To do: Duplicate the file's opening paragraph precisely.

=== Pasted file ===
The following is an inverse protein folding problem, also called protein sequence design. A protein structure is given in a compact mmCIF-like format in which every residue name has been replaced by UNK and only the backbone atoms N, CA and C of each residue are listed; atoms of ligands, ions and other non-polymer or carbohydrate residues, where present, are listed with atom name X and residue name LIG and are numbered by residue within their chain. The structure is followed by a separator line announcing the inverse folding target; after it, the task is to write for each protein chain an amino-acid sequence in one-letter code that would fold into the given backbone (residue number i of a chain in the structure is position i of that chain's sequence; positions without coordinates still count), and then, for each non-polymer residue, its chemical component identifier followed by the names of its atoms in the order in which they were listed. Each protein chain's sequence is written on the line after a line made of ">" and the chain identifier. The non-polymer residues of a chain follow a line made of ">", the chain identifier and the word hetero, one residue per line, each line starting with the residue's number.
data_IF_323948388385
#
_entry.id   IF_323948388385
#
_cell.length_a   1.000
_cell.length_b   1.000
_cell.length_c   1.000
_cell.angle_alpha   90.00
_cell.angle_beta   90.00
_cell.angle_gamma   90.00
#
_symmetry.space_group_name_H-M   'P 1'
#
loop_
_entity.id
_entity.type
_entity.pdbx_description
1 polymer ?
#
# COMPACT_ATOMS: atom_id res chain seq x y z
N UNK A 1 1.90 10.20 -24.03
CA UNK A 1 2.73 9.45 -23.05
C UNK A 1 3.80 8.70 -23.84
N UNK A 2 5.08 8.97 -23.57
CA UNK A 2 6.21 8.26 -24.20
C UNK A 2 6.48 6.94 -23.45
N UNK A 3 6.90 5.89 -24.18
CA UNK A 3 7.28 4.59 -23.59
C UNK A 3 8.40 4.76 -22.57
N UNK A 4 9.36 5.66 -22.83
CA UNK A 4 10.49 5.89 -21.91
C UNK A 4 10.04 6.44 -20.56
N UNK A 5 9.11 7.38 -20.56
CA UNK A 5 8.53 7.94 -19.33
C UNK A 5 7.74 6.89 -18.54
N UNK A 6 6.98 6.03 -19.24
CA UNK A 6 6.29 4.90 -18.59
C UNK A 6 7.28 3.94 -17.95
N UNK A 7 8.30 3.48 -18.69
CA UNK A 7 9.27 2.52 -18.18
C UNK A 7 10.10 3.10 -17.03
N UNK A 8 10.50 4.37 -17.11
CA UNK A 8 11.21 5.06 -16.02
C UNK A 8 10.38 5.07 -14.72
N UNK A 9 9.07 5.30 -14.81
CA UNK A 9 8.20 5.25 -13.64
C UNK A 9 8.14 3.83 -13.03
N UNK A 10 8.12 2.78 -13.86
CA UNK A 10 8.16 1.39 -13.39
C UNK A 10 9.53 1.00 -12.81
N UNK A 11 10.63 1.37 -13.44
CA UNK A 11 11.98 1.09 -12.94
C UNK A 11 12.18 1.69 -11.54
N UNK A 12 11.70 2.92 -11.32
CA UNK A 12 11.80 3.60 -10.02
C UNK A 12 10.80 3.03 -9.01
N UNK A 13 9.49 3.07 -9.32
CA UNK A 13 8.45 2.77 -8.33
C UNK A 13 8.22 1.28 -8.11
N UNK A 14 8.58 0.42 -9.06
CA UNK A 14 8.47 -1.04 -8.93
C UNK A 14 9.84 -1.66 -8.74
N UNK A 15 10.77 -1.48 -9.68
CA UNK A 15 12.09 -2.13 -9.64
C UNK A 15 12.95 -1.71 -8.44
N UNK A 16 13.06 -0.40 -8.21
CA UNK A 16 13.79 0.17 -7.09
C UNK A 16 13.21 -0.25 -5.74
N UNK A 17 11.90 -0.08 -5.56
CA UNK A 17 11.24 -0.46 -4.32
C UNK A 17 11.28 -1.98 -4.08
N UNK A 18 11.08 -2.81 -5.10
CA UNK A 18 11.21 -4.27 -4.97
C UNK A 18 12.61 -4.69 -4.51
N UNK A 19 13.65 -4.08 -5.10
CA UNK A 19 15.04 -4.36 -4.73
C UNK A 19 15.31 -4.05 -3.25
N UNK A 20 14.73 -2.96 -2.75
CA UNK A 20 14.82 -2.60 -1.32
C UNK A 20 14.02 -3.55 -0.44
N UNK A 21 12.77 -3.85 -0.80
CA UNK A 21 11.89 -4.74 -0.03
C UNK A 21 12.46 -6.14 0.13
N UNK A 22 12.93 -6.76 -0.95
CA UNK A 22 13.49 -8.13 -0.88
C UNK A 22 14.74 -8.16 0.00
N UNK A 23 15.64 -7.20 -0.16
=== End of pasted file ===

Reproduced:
The following is an inverse protein folding problem, also called protein sequence design. A protein structure is given in a compact mmCIF-like format in which every residue name has been replaced by UNK and only the backbone atoms N, CA and C of each residue are listed; atoms of ligands, ions and other non-polymer or carbohydrate residues, where present, are listed with atom name X and residue name LIG and are numbered by residue within their chain. The structure is followed by a separator line announcing the inverse folding target; after it, the task is to write for each protein chain an amino-acid sequence in one-letter code that would fold into the given backbone (residue number i of a chain in the structure is position i of that chain's sequence; positions without coordinates still count), and then, for each non-polymer residue, its chemical component identifier followed by the names of its atoms in the order in which they were listed. Each protein chain's sequence is written on the line after a line made of ">" and the chain identifier. The non-polymer residues of a chain follow a line made of ">", the chain identifier and the word hetero, one residue per line, each line starting with the residue's number.